Barcelona is one of Spain’s most sophisticated and culturally exciting cities. Barcelona, Spain’s second-largest city, is inseparably linked to the architecture of Antoni Gaudi. His most famous and unfinished masterpiece, La Sagrada Familia, is the emblem of the city. Since it hosted the Sumer Olympics in 1992, Barcelona has been on the hot list of European destinations. Over the past decade, better infrastructure, increased cruise ship traffic and a reputation for gastronomic excellence have put Barcelona at the forefront of European city destinations.
There is really no best time to visit Barcelona, nor a worst. Thanks to its location on the Mediterranean, it enjoys a mild, pleasant climate year-round. Even in winter, locals sunbathe on the beaches and eat and drink on terraces.
Sights – La Sagrada Familia; La Pedrera; La Catedral (La Seu); Santa Maria del Mar.
Museums – Museu Picasso; Musea Nacional d’Art de Catalunya; Fundacio Joan Miro; Museu d’Historia de la Ciutat.
Memorable Meals – Lunch at Escriba Xiringuito on the seafront; high-end Mediterranean fare at Tragaluz; seasonal Catalan fare at Gresca.
Late Night – Flamenco at Los Tarantos; drinks and a view at Mirablau; wine at La Vinya del Senyor; dancing at Otto Zutz.
Walks – La Rambla, the Barri Gotic and the Born; along the waterfront; Montjuic; Park Guell; Collserola woodlands.
Dublin is situated on the east coast of Ireland. Its famed river, the Liffey, cuts through the center of the city, dividing the city into north and south. On the north side are 18th century architectural masterpieces such as the Custom House and the Four Courts. South of the Liffey are Trinity College, the trendy (but old) streets of Temple Bar, the fine Georgian buildings of St. Stephen's Green, Grafton Street's upscale stores and restaurants, and most hotels.
As with many places in Europe, Barcelona’s history has much to do with invasions and conquest. The Romans founded the original settlement, named Barcino, in 133 BC, and the town was later held by the Visigoths, the Moors and the Christian Carolingian kings and became the dominant political and military force in the region of northeastern Spain later know as Catalonia. (Much of the city’s character stems from the fact that it identifies itself more as part of Catalonia than Spain).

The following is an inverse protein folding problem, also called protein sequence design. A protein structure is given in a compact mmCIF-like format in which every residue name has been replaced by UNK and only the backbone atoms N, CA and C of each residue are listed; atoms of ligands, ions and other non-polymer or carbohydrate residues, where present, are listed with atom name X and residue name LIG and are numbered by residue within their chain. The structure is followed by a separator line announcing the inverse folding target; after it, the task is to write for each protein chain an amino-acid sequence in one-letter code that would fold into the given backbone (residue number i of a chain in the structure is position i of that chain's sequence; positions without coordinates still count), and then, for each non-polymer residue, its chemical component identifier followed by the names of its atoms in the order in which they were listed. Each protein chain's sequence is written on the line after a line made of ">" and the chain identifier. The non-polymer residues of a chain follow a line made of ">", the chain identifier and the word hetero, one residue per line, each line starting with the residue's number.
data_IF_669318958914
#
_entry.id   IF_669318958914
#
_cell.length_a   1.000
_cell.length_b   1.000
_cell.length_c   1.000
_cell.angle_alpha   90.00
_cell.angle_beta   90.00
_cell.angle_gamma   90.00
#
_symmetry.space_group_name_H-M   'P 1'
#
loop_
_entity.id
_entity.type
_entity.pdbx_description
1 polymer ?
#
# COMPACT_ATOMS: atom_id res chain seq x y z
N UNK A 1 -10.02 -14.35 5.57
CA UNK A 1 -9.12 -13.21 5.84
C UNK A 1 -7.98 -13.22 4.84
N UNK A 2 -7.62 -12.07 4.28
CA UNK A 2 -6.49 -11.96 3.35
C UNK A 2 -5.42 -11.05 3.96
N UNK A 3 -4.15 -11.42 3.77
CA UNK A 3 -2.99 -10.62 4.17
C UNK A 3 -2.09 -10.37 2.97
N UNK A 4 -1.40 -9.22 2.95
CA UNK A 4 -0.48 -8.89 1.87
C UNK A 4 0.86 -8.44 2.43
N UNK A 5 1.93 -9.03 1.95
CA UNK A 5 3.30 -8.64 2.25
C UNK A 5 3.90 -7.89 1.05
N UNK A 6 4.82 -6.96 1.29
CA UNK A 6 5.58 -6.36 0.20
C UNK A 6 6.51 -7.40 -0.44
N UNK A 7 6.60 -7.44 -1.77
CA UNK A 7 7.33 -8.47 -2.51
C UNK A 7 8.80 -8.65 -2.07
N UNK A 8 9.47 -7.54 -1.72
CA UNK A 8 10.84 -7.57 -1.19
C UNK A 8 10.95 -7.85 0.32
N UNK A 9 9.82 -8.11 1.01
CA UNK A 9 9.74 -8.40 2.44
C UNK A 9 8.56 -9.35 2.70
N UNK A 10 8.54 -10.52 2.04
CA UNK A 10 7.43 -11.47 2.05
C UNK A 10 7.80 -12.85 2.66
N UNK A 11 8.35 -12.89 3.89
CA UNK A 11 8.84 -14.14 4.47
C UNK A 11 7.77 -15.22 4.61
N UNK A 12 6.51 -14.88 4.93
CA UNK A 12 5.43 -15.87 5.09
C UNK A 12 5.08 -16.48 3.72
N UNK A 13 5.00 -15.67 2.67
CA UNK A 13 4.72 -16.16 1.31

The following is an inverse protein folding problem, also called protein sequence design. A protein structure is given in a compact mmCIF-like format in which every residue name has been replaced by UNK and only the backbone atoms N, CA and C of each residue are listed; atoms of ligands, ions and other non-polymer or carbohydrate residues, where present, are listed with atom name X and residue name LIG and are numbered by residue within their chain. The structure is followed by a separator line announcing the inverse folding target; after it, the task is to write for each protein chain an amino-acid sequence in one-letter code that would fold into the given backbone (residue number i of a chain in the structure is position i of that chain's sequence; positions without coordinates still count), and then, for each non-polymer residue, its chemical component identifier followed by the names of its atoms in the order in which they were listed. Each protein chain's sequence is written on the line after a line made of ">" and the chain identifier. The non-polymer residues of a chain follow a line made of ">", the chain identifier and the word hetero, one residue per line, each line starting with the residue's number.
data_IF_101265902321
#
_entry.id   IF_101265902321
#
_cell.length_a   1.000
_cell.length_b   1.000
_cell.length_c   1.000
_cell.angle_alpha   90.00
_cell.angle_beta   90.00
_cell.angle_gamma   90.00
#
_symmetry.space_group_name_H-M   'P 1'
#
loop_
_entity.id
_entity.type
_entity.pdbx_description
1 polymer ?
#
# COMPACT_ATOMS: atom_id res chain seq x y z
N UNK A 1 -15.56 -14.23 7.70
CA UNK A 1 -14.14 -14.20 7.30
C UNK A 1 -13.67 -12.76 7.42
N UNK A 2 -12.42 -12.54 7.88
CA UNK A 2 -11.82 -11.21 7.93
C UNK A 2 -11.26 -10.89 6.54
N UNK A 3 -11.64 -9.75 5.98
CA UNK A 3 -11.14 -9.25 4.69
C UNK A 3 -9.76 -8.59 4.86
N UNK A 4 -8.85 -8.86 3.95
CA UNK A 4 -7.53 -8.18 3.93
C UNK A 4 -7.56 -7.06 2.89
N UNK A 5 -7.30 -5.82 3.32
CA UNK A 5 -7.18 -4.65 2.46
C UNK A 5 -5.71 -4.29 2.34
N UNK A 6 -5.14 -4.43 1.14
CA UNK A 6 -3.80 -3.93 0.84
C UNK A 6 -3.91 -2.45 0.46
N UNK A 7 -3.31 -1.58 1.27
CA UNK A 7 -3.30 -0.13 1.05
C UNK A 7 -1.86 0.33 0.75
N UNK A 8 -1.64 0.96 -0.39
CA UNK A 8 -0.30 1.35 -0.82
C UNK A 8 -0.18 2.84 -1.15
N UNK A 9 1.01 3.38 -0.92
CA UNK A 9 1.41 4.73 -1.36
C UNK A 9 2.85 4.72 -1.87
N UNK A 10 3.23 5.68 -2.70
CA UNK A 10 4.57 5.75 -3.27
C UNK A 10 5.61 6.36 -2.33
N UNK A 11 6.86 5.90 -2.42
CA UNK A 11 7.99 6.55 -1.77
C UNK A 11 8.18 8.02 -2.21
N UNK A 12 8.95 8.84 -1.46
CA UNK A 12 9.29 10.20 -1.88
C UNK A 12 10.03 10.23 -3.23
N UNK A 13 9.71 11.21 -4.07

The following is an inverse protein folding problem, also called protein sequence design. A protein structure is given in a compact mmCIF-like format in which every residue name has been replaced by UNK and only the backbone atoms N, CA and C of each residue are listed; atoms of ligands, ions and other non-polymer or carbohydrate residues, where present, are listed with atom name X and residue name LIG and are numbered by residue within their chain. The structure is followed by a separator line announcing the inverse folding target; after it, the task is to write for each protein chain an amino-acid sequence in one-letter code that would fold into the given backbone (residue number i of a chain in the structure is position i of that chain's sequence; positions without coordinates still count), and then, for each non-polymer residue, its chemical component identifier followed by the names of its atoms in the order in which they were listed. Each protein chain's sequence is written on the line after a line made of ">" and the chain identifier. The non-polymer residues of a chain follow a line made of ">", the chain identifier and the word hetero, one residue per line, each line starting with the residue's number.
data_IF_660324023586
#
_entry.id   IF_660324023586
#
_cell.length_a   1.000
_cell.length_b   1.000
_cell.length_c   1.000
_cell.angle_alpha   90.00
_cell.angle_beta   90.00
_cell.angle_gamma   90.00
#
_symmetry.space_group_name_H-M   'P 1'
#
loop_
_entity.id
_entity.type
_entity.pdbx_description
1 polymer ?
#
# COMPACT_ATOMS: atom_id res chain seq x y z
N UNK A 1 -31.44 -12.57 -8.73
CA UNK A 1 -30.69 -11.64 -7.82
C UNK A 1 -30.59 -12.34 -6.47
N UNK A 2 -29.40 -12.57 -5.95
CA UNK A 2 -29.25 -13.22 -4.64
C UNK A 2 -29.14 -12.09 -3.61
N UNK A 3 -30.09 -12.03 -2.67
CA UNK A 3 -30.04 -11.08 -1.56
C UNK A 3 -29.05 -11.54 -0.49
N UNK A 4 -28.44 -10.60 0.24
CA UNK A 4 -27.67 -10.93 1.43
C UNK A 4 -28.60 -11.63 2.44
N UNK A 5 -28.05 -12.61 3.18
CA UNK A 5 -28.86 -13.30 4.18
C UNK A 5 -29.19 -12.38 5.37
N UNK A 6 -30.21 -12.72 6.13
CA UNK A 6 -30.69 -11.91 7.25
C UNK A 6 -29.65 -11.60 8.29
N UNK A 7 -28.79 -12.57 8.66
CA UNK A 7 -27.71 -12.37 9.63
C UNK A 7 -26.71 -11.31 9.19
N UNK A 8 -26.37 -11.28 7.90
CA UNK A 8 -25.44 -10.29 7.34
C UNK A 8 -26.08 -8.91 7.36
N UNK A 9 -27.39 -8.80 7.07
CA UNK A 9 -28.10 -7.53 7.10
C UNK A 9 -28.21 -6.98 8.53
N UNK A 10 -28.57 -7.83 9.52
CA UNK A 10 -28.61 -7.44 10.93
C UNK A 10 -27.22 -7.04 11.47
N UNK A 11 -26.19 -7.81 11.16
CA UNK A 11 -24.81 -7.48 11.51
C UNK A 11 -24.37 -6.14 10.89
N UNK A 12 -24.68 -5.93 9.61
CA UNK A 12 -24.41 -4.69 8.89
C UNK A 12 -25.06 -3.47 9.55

Catalan cuisine resembles that of other Mediterranean countries and makes use of nuts, garlic, olive oil, tomatoes and herbs. Truly traditional Catalan restaurants often feature many rich sauces and protein-centric dishes. Many restaurants advertise as serving cuina de mercat or cocina de Mercado, meaning they use whatever is in season at the local market. Freshness is of the essence.
Like most Europeans, the Catalans begin their day with a light breakfast that may include bollos (rolls), melindros (lady fingers) and pastries. Lunch is served about 1:30 pm at the very earliest, with peak time being 2-4 pm. Berenar or merienda is an afternoon snack taken at around 4 or 5 pm to get you through to a late dinner, which isn’t served until 9 pm or later.
The most popular recreation area in Barcelona is the seafront, especially new Vila Olimpica. Walkers, joggers, bicyclists and in-line skaters all make use of the area, where they can be mobile without the worries of automobile traffic. The city’s beaches are there, too, extending from Barceloneta eastward. What’s more, Port Olimpic at Vila Olimpica offers opportunities for sailing and other watersports.
The industrious Catalans have often been dubbed a nation of shopkeepers, and Barcelona does have a staggering number of shops of every kind and in every neighborhood. Barri Gotic and El Raval have many quirky little shops with long family traditions.
Food and drink are highly prized in Barcelona and make good souvenirs. Stock up on olives and cheese (ask to have it vacuum packed for overseas travel) at La Boqueria market on La Rambla, cold pressed virgin olive oil in OroLiquido, and Spanish wine at a large grocer such as Colmado Quilez. If you don’t mind carting (or shipping) heavy parcels home, treat yourself to an earthenware cooking pot.
Population – 1,600,000
Languages – Catalan, Spanish
Predominant Religions – Christian (Roman Catholic)
Currency - Euro
Time Zone – 1 hour ahead of Greenwich Mean Time. Daylight Saving Time is observed from the end of March to the end of October.
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Courtesy of: Darla Logsdon
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